Have I mentioned how much I struggle with this? I don’t like loving my enemy. It’s much easier to dislike my enemy. Because by disliking my enemy, I’m proving a point! I don’t know what my point is, but I’m proving it! Maybe if I love my enemy it feels like I’m saying “you’re right, I’m wrong” and I hate admitting I’m wrong. Maybe if I love my enemy I will have a change of heart and my enemy will become my friend. Lord knows, I don’t need any more friends. I hope you are starting to see how ridiculous this is getting. But, if Christ tells us to love our enemies then I guess that’s what I’ll do. And doing what Christ tells me to do makes me feel good. So, love my enemies makes me feel good. Who doesn’t like feeling good? End of story, end of sermon. Easy enough, right?
Friends, you should know by now that when Christ is involved, nothing is as easy as it first seems. So, let’s get a little uncomfortable, shall we? What is interesting, is that I have always read this text as I am the one doing the loving. I am the one doing the loving. I am doing such a noble thing–loving my enemies and all. I am doing what Christ has called me to do. It’s all about me and what amazing and wonderful things I am doing. But, here’s where the sand gets in our swimsuits, if you will…what if we’re the ones receiving the loving? What if we are someone’s enemy? Ouch. Let that sink in for just a moment. What if you are someone’s enemy. You may not know if you are or not, but what if you are. And now, the person who considered you an enemy now loves you.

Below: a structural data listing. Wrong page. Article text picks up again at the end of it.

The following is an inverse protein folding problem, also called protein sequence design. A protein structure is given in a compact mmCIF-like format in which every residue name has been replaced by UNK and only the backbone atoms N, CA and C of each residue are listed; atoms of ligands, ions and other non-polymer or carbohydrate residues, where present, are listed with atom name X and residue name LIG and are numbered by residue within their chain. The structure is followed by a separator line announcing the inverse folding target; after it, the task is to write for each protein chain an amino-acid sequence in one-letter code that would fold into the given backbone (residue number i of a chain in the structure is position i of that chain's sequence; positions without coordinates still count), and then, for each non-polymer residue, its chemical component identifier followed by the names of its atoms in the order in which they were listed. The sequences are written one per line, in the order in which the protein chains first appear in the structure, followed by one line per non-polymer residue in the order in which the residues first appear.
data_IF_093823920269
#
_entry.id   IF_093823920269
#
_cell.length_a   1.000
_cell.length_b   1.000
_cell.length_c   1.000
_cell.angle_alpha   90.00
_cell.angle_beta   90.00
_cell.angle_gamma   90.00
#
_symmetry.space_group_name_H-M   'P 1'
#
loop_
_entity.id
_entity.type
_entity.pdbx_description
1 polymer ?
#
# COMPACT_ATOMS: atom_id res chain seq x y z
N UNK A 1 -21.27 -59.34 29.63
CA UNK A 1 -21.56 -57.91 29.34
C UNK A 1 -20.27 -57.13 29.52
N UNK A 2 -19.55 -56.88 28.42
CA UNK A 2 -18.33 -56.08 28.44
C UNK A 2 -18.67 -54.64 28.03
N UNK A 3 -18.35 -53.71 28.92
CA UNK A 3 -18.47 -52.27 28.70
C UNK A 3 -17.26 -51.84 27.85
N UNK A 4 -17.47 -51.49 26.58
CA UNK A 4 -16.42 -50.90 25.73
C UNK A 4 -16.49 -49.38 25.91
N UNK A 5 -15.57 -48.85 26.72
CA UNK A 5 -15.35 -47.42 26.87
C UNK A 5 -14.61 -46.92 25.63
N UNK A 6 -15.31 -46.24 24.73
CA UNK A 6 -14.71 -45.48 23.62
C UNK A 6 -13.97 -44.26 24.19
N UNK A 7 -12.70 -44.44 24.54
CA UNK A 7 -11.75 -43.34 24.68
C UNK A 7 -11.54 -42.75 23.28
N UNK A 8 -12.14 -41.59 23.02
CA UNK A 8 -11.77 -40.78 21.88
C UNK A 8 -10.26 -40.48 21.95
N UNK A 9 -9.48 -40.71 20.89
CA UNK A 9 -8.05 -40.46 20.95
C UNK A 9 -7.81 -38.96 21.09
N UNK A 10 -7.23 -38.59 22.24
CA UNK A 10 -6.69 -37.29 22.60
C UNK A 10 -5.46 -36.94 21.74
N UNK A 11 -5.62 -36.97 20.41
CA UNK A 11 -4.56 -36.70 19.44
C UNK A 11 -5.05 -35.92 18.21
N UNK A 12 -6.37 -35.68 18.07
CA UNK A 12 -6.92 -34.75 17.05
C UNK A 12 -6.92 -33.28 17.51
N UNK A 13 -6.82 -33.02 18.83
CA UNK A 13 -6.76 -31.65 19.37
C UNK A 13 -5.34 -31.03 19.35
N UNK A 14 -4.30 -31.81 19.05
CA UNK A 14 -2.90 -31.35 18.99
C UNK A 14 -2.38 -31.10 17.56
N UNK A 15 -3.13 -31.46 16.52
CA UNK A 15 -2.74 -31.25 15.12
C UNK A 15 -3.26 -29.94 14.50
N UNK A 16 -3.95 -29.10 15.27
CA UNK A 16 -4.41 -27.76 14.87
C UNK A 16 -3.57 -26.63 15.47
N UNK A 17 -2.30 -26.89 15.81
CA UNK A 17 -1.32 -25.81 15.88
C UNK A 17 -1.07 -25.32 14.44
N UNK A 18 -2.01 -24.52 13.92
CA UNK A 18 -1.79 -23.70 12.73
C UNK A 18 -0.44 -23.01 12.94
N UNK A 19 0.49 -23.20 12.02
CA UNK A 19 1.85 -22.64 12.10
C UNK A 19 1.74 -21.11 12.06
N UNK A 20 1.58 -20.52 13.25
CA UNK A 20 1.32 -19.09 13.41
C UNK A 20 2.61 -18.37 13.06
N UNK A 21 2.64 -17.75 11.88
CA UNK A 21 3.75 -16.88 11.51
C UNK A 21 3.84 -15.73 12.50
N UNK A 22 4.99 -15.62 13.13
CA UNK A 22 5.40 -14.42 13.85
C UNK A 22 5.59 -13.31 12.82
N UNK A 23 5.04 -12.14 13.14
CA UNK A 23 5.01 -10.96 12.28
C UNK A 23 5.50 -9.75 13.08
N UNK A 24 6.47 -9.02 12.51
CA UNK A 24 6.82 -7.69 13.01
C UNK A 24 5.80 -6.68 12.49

I don’t know if this makes anyone else uncomfortable, but it sure does make me uncomfortable. I don’t like the idea of being loved by my enemy. Because if we’re going to be honest, okay, if I’m going to be honest, I have a hard enough time loving myself, let alone someone else loving me. And here’s the thing, if I have a hard time loving my enemies, it makes me uncomfortable to think my enemies are okay loving me. And it should be noted that if you love your enemies or vice versa, that doesn’t mean that you have condoned what they have done, but that the ill will you feel towards them or even the ill will that they feel towards you no longer has the power.